Julie Orringer unpacks big stories that are tucked away in history’s corners. For her sweeping novel The Invisible Bridge (Knopf, 2010), it was the plight of Hungarian Jews during World War II. In her debut story collection, How to Breathe Underwater (Knopf, 2003), published to wide acclaim when she was just 30, the focus is the personal histories of young girls and women, often motherless and struggling with identity in a strange, almost incomprehensible world. (Orringer’s mother died of cancer in 1994 and is memorialized in the book’s acknowledgments.) Her new novel centers on Varian Fry ’30, an American journalist who traveled to Marseille in 1940 to arrange for the escape of artists, musicians, and writers blacklisted by the Nazi regime, including such notables as Max Ernst, Pablo Casals, Marc Chagall, and Hannah Arendt.
“He performed a service to art and literature, and therefore to the rest of the world, that is invaluable and permanent,” Orringer remarks during a conversation in her office in Byerly Hall. Fry was inducted into the French Legion of Honor a few months before his death of a heart attack at age 60, but otherwise the “American Schindler,” as he is sometimes called, slipped into obscurity.
“That part of the narrative struck me as sad and frustrating,” says Orringer, who first learned of Fry in 2004, while researching and writing The Invisible Bridge. She was searching for information about the phrase “Surrender on Demand,” words in the 1940 Franco-German armistice stipulating that any citizen of Germany or the occupied countries living in France could be summarily deported to Germany at the German government’s request. It also happened to be the title of Fry’s memoirs.
The more Orringer read about Fry, the more intrigued she became by the possibility of writing a novel based on his experiences in Marseille. Fry’s childhood was complicated by a sickly mother and a hardworking, often absent, stockbroker father. He came to Harvard to study classics, lived in Gore Hall (now Winthrop House) and befriended Lincoln Kirstein (who, among other cultural contributions, founded the New York City Ballet). Disenchanted with the conservative tastes of the Harvard Advocate, the duo founded their own literary magazine, The Hound and Horn, which would publish Gertrude Stein, Katherine Anne Porter, and Elizabeth Bishop. Fry fell out with Kirstein, however, and not long after was ejected from Harvard for putting a For Sale sign on the dean’s lawn. He managed to talk his way back in with the help of letters from various professors and well-positioned older friends, and graduated a year late, with a classics degree, in 1931.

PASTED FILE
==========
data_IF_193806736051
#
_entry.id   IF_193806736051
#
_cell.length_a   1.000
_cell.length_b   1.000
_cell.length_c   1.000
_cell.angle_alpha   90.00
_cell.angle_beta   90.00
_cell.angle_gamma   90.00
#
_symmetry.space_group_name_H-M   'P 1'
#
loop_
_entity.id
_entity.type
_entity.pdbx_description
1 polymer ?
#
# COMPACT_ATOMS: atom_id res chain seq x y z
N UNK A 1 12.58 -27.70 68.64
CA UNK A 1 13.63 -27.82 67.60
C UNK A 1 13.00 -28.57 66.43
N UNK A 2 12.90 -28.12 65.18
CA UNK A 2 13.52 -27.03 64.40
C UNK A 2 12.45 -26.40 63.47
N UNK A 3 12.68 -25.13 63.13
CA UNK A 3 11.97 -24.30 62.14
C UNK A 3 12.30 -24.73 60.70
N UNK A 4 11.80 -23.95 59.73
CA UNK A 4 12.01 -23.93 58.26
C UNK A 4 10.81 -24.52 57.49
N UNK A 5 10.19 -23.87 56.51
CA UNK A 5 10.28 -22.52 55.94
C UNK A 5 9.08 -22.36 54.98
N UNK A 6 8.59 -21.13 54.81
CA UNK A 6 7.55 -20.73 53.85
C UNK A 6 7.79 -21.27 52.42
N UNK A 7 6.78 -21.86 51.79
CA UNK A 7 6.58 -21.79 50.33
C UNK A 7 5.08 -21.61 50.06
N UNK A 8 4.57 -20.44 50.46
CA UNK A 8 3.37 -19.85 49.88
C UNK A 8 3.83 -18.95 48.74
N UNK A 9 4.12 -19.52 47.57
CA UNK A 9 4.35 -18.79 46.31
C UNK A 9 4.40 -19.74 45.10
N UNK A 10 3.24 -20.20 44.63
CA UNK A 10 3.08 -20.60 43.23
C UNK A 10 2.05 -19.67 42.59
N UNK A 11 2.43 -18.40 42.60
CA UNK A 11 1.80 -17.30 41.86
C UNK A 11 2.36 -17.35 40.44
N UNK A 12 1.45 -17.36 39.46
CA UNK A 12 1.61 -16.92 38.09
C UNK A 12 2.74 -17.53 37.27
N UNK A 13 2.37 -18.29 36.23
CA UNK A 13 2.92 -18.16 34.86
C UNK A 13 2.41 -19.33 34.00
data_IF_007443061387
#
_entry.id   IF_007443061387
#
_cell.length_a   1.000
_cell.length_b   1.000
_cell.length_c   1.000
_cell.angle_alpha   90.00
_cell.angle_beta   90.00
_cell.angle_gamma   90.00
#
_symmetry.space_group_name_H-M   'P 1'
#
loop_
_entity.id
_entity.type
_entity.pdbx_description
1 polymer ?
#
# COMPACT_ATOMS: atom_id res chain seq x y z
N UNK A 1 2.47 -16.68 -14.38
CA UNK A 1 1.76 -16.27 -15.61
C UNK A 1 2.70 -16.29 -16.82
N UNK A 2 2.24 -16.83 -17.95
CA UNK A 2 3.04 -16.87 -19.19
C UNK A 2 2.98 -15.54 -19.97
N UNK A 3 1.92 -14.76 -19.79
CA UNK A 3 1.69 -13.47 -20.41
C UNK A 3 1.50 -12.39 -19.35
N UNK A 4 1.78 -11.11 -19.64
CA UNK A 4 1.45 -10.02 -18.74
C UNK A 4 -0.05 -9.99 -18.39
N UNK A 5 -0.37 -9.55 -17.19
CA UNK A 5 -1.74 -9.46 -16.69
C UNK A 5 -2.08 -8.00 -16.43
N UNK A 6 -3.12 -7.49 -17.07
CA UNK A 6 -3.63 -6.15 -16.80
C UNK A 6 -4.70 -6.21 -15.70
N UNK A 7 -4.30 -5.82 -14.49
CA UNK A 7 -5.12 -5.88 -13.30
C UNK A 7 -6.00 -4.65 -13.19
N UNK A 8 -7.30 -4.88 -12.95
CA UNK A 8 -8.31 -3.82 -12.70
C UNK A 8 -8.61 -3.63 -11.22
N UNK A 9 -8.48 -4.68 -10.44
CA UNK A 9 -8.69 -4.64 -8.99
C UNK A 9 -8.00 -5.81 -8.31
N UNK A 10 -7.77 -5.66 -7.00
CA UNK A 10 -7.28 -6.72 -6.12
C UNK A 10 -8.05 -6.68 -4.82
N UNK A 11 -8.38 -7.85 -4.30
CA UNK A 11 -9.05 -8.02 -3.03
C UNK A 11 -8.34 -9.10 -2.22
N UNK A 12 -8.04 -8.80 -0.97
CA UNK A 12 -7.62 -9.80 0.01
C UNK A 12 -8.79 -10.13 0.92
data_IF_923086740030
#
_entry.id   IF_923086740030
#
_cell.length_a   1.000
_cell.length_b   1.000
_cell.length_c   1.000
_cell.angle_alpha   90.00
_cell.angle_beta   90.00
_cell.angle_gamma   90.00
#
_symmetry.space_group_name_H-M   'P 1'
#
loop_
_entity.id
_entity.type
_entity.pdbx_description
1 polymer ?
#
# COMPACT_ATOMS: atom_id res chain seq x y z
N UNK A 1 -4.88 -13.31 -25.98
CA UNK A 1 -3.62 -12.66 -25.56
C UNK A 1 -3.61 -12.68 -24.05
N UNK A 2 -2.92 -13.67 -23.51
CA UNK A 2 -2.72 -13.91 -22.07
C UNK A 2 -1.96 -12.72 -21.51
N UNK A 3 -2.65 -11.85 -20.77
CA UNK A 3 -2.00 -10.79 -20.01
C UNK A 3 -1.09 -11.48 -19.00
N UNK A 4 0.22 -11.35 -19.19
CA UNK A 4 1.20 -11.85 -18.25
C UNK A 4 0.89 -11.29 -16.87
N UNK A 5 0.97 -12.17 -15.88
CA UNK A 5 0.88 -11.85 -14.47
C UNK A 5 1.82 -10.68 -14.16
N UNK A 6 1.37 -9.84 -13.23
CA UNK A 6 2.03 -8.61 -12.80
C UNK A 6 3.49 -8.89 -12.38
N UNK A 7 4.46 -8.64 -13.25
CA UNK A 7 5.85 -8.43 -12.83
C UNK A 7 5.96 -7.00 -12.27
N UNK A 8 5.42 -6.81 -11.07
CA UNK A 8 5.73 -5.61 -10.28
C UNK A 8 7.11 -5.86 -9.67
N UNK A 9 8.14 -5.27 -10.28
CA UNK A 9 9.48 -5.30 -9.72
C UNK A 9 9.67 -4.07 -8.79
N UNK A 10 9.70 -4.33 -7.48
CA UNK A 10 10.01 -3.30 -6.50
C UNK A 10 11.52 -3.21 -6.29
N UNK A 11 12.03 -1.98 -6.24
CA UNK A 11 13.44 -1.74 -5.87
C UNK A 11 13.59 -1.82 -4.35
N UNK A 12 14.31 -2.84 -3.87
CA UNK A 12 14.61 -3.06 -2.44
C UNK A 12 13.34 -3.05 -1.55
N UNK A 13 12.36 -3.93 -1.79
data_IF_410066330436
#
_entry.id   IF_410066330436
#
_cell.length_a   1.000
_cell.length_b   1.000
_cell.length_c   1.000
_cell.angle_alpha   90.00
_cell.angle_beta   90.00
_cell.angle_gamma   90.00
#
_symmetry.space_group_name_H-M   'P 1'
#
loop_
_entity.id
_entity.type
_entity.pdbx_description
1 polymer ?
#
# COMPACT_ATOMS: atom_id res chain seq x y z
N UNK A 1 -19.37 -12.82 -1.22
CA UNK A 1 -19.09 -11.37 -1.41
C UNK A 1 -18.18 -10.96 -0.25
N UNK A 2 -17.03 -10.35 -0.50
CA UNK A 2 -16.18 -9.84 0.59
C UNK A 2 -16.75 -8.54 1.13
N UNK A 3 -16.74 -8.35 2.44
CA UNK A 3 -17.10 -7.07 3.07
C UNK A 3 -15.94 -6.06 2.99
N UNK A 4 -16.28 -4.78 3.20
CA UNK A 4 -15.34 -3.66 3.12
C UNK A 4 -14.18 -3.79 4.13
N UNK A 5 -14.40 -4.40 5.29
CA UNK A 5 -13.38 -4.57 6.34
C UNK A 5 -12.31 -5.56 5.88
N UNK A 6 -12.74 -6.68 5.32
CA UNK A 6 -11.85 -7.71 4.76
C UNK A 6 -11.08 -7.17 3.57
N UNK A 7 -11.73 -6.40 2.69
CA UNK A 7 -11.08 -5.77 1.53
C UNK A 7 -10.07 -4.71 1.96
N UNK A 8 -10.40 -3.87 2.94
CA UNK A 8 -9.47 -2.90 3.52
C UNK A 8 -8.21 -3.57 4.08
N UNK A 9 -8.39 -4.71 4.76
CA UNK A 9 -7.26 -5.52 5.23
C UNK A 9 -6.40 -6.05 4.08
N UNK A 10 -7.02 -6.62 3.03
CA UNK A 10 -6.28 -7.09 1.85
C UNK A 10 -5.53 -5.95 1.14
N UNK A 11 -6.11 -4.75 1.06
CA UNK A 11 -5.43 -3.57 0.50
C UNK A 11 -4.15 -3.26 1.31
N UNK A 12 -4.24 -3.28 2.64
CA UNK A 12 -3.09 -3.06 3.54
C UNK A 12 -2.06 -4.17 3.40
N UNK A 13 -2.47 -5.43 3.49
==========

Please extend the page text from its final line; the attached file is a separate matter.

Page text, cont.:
“I began to wonder how someone with such a tumultuous early history might turn from solipsistic to more altruistic behaviors,” Orringer recalls.
Shaping a character from a real person is not a new experience for Orringer. Andras Levi, of The Invisible Bridge, was based at first on her grandfather and his experience as a conscripted soldier in the Hungarian Army during World War II. Segregated in unarmed branches of the military, Orringer’s grandfather and others like him cleared minefields and built roads and barracks for the Hungarian army and its allies. “Sometimes the labor itself killed them; sometimes their position in the forced labor service protected them by keeping them out of concentration camps,” she says. “The strange thing is that for the first part of my writing life, I ran from that material. I felt the weight of it pretty early on—just recently, I found a note that I wrote 18 years ago that read, ‘young Hungarian Jewish architecture student in Paris loses his scholarship and is conscripted into forced labor’—but it wasn’t until after I’d written stories closer to my own life that I was ready to come back to it.”
Treating her family’s experience was somewhat complicated. “It was difficult to say to my grandmother, ‘You do not appear as yourself in this book. Your husband falls in love with someone completely fictional.’ At that point, the character ceased to be my grandfather and became Andras Levi, which was a necessary liberation. The key to writing fiction is uncovering questions compelling enough to reveal something new within our known experience as human beings.”